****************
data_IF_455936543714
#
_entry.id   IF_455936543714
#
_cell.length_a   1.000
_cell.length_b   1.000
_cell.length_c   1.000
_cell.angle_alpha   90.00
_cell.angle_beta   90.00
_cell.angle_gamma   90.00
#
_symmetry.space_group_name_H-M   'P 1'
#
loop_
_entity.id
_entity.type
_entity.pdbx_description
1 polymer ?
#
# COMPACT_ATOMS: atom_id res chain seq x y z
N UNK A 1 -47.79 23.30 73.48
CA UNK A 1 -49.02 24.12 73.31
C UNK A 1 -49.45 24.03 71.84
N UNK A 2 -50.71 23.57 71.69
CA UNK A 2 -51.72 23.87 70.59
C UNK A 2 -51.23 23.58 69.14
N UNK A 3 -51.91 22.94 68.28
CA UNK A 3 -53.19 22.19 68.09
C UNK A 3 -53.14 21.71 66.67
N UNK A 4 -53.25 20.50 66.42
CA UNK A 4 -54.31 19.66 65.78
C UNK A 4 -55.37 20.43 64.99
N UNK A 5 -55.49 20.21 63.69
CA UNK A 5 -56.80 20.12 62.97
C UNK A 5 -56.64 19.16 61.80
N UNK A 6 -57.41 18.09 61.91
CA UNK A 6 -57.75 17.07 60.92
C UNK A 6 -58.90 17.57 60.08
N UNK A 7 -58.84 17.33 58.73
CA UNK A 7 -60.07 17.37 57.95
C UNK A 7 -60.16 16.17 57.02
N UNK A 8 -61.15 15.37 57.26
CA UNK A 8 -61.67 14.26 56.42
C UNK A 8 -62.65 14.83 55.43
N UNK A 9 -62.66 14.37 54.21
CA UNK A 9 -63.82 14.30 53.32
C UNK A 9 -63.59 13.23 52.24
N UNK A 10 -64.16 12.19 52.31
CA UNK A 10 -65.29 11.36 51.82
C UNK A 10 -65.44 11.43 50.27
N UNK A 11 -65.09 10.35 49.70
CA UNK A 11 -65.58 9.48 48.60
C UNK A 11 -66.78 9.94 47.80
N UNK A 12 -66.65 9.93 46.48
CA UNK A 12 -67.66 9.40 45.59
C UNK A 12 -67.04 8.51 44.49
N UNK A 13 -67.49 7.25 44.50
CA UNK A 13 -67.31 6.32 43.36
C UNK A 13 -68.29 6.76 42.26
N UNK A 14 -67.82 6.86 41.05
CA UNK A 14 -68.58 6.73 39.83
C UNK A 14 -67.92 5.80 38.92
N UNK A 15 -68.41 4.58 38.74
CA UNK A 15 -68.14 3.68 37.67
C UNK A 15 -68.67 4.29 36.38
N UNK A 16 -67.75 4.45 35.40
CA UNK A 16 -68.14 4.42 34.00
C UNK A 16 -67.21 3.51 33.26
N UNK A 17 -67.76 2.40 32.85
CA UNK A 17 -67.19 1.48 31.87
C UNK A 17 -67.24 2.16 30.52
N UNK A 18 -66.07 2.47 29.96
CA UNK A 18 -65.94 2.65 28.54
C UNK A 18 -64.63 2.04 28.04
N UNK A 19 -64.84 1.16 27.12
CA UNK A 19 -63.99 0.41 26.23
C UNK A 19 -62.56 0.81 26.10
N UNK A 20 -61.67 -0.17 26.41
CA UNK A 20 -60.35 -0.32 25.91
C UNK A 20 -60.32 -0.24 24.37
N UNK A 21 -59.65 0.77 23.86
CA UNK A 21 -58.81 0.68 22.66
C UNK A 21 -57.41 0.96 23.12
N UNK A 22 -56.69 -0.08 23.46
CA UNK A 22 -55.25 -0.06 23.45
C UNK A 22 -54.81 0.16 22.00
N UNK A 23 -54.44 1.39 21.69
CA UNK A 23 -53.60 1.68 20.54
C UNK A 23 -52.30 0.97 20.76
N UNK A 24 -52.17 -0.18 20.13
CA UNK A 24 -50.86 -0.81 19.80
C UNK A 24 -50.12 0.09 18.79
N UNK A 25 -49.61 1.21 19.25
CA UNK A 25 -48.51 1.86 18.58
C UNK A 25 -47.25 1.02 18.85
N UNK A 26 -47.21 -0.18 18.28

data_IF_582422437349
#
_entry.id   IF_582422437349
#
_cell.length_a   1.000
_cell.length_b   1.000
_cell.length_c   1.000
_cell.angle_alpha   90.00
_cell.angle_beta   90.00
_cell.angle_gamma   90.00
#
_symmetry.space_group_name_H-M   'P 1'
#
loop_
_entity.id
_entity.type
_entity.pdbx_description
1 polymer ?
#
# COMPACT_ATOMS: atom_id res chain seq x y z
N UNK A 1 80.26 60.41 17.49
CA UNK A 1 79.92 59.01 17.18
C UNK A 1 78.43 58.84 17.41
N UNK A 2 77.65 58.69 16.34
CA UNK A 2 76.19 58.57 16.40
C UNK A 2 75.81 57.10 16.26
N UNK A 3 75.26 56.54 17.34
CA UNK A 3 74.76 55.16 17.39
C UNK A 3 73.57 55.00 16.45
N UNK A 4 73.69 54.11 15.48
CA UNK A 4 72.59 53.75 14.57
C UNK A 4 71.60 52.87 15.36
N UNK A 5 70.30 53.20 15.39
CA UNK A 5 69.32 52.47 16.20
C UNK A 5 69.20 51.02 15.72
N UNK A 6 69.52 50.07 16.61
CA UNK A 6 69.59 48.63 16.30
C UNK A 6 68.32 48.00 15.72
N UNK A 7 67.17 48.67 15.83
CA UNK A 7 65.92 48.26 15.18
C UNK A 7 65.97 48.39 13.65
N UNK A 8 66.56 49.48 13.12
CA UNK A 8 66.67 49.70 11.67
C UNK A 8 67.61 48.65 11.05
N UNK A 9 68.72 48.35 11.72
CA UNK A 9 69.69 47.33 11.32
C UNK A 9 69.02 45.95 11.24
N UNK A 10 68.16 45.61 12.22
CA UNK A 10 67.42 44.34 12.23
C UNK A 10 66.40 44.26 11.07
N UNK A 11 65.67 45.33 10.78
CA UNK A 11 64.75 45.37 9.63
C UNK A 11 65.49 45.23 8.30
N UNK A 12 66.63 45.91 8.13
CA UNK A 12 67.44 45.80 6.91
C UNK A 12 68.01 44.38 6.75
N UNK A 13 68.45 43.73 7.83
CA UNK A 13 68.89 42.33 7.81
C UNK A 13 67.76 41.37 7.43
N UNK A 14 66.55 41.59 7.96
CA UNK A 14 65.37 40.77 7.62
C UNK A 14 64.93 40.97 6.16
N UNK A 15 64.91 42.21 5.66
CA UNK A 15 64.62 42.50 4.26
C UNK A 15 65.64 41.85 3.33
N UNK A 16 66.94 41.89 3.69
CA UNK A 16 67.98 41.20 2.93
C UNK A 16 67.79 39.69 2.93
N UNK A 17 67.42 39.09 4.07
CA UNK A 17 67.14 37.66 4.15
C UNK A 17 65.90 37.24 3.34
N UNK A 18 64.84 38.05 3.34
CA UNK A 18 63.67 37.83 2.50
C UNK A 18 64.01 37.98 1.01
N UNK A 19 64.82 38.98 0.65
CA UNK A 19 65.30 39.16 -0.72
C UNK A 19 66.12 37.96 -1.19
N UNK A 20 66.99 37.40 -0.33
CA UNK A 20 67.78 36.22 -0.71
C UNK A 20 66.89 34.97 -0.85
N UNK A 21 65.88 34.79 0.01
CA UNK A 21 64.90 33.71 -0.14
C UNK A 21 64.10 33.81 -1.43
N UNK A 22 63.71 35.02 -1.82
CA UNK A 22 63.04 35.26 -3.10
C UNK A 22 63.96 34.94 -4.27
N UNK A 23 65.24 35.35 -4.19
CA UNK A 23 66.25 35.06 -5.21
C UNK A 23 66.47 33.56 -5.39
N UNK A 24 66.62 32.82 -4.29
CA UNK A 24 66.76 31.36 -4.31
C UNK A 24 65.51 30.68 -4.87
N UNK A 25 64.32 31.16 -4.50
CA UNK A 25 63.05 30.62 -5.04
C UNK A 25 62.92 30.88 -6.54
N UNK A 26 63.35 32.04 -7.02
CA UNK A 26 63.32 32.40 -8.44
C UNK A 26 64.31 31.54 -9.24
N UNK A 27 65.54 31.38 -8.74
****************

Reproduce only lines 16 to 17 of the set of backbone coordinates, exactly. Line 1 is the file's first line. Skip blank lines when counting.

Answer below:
_entity.type
_entity.pdbx_description